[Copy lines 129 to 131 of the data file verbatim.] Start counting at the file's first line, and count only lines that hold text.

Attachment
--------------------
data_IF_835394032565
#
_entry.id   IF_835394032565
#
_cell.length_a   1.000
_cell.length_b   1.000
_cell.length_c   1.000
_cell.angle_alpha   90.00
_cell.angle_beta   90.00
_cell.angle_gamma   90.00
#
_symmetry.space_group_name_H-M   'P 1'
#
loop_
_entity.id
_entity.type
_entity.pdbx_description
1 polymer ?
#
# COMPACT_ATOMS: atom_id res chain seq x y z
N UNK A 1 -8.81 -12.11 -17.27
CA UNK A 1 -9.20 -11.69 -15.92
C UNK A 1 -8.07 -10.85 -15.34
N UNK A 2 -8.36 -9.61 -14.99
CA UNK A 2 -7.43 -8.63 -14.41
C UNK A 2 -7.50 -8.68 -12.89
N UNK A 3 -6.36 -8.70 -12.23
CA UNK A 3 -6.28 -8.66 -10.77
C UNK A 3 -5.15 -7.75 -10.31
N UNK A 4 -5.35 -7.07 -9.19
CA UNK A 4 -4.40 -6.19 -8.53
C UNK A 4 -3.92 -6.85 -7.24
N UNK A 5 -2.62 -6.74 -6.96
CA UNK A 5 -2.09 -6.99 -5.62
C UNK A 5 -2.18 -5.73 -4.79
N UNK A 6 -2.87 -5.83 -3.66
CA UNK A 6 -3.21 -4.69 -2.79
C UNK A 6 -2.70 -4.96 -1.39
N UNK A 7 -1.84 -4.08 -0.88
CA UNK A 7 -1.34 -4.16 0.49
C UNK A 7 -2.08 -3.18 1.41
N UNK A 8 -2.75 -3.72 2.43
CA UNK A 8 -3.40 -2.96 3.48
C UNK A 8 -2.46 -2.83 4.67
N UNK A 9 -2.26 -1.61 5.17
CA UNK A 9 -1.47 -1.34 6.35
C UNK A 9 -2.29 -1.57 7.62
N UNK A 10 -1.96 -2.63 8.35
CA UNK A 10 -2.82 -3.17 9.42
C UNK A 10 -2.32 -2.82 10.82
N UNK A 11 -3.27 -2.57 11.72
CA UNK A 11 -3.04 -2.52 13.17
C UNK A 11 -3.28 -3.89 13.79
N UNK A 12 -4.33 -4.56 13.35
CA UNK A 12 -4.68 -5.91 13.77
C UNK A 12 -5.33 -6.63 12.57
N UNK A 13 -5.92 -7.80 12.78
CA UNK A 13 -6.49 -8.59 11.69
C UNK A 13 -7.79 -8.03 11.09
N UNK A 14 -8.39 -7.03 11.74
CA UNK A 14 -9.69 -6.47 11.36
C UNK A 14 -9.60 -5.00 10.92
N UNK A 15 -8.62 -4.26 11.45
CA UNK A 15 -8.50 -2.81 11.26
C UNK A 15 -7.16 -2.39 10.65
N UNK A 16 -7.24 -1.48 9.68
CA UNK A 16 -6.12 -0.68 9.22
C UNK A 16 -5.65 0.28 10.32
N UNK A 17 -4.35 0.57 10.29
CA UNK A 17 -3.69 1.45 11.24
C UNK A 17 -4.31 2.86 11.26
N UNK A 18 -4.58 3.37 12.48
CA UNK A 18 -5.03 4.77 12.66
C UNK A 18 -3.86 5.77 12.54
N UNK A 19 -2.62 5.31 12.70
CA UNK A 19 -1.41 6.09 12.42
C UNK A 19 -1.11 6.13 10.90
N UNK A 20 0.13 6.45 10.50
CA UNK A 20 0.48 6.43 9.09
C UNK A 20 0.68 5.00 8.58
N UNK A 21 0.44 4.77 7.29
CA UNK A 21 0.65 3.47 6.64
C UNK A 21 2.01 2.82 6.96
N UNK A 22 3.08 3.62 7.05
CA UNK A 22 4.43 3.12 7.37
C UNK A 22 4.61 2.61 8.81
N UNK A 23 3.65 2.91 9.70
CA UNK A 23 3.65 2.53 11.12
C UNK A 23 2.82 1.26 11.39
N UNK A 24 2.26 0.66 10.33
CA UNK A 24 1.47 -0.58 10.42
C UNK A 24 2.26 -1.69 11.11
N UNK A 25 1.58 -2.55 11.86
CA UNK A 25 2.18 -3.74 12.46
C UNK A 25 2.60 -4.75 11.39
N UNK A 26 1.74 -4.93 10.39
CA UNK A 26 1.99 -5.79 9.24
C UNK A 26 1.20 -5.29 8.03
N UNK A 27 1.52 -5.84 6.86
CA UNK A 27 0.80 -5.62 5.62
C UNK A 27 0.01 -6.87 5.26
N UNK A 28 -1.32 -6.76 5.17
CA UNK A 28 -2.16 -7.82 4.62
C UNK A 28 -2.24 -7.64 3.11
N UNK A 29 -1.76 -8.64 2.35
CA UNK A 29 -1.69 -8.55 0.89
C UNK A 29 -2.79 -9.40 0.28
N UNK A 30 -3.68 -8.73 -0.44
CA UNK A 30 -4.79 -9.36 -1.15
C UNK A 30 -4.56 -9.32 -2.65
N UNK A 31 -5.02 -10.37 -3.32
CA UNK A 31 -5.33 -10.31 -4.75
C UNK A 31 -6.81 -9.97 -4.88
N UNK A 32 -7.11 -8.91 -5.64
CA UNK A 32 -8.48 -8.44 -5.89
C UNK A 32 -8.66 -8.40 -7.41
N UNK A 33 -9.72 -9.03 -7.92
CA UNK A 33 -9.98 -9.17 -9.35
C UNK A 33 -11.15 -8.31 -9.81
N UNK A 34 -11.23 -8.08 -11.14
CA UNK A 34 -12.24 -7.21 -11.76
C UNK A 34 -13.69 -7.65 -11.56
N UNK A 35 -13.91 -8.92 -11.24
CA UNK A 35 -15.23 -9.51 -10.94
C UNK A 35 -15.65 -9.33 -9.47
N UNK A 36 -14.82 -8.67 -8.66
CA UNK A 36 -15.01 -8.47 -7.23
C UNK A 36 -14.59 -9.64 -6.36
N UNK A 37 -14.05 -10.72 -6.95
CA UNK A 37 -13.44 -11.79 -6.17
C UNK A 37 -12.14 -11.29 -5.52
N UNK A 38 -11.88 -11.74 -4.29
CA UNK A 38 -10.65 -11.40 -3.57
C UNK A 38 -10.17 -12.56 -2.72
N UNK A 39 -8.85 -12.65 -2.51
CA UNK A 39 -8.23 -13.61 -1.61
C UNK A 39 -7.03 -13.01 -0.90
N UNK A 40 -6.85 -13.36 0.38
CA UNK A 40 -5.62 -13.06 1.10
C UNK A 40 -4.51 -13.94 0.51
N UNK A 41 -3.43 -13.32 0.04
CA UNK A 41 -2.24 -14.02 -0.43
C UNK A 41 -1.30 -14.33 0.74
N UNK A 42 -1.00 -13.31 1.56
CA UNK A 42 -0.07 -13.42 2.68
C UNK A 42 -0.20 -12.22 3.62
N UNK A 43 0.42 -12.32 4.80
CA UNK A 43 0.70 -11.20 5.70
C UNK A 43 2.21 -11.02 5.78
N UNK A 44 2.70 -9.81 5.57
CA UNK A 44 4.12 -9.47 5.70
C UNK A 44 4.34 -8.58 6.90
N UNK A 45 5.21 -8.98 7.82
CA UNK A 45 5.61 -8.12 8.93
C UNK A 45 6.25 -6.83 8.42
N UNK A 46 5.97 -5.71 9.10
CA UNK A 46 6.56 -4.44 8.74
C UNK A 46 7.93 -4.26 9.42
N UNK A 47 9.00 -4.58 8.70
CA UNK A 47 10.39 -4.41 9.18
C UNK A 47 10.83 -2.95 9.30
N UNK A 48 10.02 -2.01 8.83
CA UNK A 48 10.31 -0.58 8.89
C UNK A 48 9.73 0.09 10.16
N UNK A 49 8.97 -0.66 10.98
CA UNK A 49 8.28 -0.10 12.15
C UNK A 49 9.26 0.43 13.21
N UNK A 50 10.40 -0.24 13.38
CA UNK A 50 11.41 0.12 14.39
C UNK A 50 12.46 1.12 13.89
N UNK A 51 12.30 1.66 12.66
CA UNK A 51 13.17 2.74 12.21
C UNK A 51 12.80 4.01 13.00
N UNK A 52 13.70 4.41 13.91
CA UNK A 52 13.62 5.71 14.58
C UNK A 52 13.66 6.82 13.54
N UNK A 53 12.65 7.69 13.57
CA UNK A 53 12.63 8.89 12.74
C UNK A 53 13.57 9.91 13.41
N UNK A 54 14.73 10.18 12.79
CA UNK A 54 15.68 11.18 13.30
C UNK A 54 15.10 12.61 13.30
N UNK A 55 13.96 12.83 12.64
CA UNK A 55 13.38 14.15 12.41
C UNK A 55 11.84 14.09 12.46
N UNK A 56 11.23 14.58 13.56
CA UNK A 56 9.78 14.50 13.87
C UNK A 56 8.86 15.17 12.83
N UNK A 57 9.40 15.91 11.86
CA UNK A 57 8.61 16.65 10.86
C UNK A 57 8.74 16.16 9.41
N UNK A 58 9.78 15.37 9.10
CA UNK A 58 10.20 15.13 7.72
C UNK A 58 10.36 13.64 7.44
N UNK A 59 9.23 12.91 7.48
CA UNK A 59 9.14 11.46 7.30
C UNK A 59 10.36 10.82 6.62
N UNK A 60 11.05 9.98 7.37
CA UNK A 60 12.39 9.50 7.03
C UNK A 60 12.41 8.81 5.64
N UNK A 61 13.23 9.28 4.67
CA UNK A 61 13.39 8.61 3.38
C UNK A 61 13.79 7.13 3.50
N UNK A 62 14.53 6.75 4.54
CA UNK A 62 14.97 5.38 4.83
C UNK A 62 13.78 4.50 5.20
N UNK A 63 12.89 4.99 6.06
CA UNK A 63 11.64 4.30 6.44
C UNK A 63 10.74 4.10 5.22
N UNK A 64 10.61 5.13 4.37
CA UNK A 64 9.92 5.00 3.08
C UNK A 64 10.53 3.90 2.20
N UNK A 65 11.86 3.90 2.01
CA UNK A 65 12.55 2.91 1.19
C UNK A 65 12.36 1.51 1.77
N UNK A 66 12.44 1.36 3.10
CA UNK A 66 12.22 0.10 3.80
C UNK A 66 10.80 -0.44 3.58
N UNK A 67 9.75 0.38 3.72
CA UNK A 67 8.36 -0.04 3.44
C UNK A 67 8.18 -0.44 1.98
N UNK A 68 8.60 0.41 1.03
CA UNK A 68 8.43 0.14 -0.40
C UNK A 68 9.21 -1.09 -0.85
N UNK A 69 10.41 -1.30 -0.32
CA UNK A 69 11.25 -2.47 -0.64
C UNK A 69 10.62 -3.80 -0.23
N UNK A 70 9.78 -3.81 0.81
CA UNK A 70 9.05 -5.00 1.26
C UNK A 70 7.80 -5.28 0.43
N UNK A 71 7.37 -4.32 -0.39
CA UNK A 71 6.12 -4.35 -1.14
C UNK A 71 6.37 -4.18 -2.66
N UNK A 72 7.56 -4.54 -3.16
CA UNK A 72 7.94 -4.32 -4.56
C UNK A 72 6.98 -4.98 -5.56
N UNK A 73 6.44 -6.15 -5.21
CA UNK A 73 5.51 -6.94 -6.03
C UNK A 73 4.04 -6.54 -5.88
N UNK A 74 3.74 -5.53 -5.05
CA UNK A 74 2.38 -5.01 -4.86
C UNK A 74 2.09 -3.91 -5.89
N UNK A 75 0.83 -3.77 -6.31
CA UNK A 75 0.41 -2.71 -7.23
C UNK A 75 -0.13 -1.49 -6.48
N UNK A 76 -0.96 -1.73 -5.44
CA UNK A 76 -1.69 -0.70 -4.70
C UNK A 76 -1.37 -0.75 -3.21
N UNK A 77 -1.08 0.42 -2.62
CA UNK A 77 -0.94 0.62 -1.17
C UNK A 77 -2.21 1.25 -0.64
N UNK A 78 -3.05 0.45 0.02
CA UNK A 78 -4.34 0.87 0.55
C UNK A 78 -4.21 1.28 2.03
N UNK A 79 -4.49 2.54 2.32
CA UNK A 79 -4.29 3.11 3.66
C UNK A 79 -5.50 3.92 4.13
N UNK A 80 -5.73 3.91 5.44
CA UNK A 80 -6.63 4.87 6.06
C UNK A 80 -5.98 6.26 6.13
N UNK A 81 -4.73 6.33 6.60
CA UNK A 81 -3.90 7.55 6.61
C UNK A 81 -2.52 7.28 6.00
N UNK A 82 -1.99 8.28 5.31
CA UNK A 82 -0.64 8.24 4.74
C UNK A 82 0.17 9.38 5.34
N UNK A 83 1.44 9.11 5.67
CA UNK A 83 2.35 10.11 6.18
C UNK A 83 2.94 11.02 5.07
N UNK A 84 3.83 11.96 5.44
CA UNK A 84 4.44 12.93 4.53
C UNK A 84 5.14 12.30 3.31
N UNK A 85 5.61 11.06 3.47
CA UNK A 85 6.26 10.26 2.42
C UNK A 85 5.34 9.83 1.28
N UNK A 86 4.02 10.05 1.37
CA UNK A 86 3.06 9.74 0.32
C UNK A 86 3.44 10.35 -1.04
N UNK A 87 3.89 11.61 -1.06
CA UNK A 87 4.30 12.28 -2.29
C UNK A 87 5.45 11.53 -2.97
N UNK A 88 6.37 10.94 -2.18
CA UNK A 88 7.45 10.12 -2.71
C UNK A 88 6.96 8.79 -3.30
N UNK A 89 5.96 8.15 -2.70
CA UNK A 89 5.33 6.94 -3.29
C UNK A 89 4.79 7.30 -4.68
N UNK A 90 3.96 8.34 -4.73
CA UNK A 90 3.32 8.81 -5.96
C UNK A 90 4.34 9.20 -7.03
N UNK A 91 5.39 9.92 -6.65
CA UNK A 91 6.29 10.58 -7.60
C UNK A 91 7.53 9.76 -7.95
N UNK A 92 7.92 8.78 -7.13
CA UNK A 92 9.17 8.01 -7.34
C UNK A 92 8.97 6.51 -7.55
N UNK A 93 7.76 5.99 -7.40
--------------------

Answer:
N UNK A 37 -14.05 -10.72 -6.95
CA UNK A 37 -13.44 -11.79 -6.17
C UNK A 37 -12.14 -11.29 -5.52